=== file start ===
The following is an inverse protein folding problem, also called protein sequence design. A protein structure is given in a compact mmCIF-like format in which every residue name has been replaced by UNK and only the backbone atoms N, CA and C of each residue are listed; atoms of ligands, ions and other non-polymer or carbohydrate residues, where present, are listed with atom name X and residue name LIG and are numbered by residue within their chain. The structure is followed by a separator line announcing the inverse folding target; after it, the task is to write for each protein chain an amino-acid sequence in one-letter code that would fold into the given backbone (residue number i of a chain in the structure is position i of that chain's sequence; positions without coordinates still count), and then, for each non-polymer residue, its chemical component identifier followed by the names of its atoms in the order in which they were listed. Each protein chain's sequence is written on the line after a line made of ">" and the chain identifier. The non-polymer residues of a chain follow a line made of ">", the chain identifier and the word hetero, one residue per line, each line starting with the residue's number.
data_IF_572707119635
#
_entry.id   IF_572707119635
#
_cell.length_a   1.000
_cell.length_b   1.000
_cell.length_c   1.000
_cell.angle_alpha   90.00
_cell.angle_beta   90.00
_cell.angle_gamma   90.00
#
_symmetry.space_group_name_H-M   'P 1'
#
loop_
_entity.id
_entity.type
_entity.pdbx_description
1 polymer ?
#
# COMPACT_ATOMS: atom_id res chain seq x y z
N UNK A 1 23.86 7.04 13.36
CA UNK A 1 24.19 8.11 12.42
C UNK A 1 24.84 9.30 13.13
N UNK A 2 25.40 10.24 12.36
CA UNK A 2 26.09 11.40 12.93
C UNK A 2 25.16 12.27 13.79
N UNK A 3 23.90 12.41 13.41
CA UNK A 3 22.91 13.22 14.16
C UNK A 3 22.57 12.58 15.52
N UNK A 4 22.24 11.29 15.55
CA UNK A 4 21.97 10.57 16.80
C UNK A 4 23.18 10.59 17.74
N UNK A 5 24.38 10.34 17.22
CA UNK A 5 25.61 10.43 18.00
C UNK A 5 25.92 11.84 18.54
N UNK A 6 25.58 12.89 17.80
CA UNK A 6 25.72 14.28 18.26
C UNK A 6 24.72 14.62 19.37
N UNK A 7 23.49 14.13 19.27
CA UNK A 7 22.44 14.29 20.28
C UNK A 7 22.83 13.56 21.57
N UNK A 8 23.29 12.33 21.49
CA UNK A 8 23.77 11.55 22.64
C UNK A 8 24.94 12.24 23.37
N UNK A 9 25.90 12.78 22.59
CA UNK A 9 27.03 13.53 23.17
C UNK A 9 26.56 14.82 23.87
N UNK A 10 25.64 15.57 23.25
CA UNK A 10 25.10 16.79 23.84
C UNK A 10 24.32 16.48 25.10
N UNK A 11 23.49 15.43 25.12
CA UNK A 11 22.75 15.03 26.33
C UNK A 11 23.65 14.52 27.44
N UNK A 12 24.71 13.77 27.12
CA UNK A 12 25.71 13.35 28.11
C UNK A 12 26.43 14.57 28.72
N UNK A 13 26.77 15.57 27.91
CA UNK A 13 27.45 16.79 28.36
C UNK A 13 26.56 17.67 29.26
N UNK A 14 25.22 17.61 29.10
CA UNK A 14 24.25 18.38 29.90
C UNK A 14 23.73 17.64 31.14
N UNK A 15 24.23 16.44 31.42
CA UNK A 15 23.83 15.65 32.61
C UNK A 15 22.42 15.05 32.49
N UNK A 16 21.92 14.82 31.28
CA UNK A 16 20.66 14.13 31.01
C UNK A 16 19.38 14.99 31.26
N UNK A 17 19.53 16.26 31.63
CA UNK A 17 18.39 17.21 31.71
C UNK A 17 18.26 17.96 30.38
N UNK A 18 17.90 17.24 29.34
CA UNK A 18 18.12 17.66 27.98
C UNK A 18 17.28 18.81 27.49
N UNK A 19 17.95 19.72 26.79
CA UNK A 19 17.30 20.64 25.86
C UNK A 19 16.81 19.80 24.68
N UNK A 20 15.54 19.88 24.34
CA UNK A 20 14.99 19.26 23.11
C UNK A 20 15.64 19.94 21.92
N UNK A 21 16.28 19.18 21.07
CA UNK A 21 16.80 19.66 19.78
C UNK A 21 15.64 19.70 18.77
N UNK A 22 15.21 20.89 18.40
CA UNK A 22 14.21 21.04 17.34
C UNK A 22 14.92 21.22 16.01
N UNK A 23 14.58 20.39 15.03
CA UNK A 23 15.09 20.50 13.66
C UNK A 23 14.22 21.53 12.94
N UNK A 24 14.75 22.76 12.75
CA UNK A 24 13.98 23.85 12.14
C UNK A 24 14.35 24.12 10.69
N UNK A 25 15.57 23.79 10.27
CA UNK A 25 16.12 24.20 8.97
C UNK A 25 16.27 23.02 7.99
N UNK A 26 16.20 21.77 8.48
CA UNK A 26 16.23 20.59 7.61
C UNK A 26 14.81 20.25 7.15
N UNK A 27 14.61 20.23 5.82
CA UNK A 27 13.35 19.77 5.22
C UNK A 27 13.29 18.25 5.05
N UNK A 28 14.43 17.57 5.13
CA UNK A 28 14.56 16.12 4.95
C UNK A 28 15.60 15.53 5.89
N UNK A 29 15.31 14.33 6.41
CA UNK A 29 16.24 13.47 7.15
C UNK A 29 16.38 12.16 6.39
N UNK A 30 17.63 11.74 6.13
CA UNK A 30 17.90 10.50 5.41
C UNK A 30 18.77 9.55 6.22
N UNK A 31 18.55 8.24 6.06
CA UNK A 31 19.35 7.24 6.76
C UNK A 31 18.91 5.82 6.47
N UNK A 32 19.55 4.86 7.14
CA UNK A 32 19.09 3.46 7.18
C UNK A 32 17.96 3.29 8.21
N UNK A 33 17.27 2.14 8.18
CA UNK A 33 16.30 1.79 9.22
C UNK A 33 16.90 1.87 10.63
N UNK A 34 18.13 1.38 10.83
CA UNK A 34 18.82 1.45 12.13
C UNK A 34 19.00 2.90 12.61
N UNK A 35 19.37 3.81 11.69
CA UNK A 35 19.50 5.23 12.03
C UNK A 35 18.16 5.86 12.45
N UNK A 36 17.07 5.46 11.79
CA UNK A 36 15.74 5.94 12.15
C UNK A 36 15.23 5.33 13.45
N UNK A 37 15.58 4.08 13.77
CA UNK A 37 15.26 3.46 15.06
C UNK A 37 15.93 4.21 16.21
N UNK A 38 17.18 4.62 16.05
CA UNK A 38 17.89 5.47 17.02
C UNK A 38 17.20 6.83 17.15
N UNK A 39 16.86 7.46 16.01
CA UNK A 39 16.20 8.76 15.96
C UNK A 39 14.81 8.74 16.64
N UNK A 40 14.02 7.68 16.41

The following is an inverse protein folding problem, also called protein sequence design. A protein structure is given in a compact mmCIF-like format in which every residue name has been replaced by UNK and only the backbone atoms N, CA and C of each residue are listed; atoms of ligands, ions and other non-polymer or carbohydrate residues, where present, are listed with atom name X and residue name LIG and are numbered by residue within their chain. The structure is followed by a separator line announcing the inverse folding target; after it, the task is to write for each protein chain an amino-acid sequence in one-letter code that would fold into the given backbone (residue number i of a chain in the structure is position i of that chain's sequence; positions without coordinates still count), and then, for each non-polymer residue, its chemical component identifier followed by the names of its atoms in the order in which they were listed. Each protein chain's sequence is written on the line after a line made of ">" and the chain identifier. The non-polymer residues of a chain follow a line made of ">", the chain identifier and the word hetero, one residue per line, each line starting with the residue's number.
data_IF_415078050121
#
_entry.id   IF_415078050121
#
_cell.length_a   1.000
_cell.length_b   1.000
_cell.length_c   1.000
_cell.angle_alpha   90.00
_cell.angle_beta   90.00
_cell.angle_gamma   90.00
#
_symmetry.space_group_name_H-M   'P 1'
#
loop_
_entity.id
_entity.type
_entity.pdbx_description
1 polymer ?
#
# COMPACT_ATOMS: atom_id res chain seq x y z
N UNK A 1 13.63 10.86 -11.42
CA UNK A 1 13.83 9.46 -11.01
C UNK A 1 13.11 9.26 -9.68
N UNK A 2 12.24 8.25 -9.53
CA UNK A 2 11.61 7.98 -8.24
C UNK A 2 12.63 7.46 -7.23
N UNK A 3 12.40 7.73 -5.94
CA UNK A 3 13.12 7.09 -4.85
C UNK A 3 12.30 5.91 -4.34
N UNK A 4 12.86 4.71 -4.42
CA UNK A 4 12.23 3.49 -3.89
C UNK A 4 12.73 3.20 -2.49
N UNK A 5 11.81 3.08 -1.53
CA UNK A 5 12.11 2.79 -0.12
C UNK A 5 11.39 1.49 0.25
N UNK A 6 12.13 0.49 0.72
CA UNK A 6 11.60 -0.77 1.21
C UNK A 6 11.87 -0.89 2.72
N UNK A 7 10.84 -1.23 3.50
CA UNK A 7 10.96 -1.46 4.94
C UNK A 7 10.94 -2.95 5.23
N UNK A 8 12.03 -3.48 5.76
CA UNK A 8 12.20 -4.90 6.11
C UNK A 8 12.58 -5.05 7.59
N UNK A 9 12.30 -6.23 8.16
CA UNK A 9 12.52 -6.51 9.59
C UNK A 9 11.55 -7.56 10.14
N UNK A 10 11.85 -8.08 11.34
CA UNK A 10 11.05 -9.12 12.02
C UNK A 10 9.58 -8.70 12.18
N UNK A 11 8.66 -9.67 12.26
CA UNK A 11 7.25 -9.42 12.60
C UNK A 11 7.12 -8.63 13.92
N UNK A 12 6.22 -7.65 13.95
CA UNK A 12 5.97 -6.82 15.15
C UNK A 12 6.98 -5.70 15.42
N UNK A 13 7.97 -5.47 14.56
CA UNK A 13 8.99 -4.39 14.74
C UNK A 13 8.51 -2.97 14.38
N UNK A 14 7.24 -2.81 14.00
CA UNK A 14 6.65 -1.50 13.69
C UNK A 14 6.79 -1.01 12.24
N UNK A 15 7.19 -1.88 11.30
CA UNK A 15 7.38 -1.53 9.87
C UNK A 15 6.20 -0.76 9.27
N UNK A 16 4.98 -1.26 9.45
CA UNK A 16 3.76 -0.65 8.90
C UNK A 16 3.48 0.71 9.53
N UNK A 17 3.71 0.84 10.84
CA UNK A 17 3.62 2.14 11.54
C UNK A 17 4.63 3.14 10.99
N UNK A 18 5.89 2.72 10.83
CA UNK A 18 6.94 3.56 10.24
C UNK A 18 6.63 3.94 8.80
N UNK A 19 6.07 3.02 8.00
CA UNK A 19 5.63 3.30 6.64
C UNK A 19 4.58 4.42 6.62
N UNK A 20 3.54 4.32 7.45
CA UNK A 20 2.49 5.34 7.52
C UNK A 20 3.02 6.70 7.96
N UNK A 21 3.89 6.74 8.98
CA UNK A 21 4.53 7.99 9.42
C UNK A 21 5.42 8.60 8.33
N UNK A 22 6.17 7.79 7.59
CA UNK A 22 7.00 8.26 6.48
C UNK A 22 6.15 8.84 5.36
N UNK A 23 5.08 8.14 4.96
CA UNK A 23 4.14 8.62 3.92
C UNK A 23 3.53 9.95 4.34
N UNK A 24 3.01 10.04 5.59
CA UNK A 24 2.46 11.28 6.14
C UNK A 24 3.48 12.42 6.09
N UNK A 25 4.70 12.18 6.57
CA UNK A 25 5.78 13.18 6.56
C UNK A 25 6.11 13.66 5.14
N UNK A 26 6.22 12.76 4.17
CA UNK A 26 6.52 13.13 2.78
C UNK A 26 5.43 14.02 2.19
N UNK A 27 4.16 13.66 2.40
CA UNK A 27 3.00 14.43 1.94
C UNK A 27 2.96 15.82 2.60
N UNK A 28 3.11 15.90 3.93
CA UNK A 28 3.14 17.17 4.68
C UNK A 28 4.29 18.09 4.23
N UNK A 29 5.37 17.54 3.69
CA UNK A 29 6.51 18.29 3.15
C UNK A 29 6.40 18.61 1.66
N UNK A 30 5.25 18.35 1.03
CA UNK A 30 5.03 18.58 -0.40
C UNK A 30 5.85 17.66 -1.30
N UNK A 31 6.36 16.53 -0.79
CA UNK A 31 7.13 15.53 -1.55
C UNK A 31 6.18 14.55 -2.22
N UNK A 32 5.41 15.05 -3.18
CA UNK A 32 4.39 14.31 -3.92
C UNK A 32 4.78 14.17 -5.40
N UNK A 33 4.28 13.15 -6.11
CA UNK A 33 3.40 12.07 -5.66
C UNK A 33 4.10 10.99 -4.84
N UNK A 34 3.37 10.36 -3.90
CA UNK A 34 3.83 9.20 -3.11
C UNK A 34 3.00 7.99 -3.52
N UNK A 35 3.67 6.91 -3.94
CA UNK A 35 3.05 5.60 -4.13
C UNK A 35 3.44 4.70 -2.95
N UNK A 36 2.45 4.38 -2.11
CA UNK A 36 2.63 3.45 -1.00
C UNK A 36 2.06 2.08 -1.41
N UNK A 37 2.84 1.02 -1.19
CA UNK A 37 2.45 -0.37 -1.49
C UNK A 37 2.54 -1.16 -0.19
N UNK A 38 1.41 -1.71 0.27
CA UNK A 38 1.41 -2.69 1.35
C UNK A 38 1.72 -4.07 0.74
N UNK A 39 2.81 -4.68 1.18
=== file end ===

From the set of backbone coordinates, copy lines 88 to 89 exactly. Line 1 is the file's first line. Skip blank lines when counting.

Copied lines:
N UNK A 23 14.58 20.39 15.03
CA UNK A 23 15.09 20.50 13.66